Most companies clearly focused on stereotypes around not just princesses but females in western culture. Activities offered as parts of the packages included make overs, tea parties, and princess etiquette lessons. Some companies would note that other activities could be offered for boys in attendance but these mostly seemed to just include references to dress up items for knights and/or pirates. However some companies are trending towards a more gender inclusive approach.

While clearly a gendered term and while the actors who attend as princesses are female (they are meant to represent specific, beloved, and obsessed over characters), “princess” need not be defined nor represented exclusively as female. Several images used on promotional products for the company we went with show all children participating in various gender neutral activities such as face painting, crafting, singing, and dancing. Our princess painted the faces of any kid in attendance who wanted to have their face painted (I really appreciated the language of consent that was used “Would you like your face painted? May I touch your face?” btw) and offered two choices (shell or fish) based on her character’s world. The craft was for a crown or reindeer antlers because she “recently met a reindeer that another princess has and he was so cute [she] thought reindeer antlers would be perfect for our cold winter day”. She sang a song from “her” movie and read a story about “her” life. Only my daughter was referred to as “princess” because it was her birthday, all other kids were simply “friends”. So the “princess party” was themed to the character but not explicitly to a gender. Further it was inclusive in that the options were participation/non-participation based rather than female/male.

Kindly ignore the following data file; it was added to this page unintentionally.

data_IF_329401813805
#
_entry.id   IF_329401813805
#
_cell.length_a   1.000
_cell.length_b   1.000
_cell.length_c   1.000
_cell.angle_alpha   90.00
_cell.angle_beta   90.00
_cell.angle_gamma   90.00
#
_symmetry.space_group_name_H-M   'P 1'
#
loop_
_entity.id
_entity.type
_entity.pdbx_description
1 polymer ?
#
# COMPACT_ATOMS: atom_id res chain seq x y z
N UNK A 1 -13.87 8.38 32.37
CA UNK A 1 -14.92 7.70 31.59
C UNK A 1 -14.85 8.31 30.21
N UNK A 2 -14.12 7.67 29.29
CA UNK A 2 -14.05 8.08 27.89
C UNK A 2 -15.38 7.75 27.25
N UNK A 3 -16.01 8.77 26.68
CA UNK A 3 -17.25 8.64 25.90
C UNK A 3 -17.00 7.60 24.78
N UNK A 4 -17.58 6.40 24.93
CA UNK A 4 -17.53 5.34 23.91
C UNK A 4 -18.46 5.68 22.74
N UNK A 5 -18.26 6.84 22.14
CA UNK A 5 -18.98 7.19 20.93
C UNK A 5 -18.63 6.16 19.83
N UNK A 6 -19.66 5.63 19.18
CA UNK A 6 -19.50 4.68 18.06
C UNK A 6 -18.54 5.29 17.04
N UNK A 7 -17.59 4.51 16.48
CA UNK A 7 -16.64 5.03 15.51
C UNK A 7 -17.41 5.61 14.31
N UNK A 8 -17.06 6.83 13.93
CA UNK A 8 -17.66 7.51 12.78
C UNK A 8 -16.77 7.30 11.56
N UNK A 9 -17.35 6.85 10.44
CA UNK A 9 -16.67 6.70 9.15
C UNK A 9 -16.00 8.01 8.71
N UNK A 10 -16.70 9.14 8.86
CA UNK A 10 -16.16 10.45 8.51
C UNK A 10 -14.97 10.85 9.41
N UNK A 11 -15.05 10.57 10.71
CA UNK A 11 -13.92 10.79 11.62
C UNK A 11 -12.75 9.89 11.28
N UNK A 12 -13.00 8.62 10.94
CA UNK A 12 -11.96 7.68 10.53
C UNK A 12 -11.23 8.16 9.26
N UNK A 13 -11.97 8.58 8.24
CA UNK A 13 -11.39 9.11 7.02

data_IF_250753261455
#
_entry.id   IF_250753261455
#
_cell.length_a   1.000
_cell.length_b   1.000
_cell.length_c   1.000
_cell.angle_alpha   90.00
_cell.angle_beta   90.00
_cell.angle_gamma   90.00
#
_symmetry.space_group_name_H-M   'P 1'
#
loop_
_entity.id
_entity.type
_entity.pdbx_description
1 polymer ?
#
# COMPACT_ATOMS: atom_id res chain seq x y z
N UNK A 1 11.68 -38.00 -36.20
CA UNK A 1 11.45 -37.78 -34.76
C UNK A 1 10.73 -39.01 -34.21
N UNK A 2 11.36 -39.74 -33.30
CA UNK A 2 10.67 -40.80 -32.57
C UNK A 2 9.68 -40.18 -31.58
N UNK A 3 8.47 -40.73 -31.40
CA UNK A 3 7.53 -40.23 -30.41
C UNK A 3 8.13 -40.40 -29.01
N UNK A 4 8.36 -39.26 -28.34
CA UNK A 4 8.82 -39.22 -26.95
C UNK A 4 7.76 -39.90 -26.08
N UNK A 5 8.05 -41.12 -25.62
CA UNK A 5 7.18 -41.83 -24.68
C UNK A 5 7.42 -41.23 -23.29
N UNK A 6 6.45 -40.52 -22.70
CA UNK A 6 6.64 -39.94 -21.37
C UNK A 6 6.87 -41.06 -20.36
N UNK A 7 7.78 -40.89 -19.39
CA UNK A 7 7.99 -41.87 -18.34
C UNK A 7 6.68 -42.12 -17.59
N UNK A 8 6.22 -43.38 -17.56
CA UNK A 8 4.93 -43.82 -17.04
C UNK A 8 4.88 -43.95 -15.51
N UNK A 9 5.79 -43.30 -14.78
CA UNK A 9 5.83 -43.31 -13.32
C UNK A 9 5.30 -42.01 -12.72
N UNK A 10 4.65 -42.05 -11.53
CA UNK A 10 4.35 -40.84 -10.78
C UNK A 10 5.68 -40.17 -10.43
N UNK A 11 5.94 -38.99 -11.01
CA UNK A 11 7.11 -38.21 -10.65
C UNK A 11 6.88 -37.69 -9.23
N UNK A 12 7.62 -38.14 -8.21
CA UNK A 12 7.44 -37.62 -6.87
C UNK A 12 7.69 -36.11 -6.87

To wrap this up, my experiences with planning the perfect pink princess party as a parent and as an anthropologist reinforced the growing awareness that gender is a cultural construct. At the party I saw kids playing with a character that represented something important and meaningful to them – a princess who my kid described as friendly, fun, silly, kind, and who had a lovely voice. My kid saw qualities they liked, they aspire to embodied in that princess. I can’t find fault with my kid wanting to celebrate her birthday in a way that we might interpret as gendered but which she saw as simply “awesome”.

p.s. I  am also a little biased because I think one princess in particular is very awesome…

princess-kt

Note: I didn’t get compensated for this post. It is really hard to talk about princesses without mentioning Disney because let’s be real, they’ve locked the whole princess thing down!

Intent, Social Responsibility, and Alternative Facts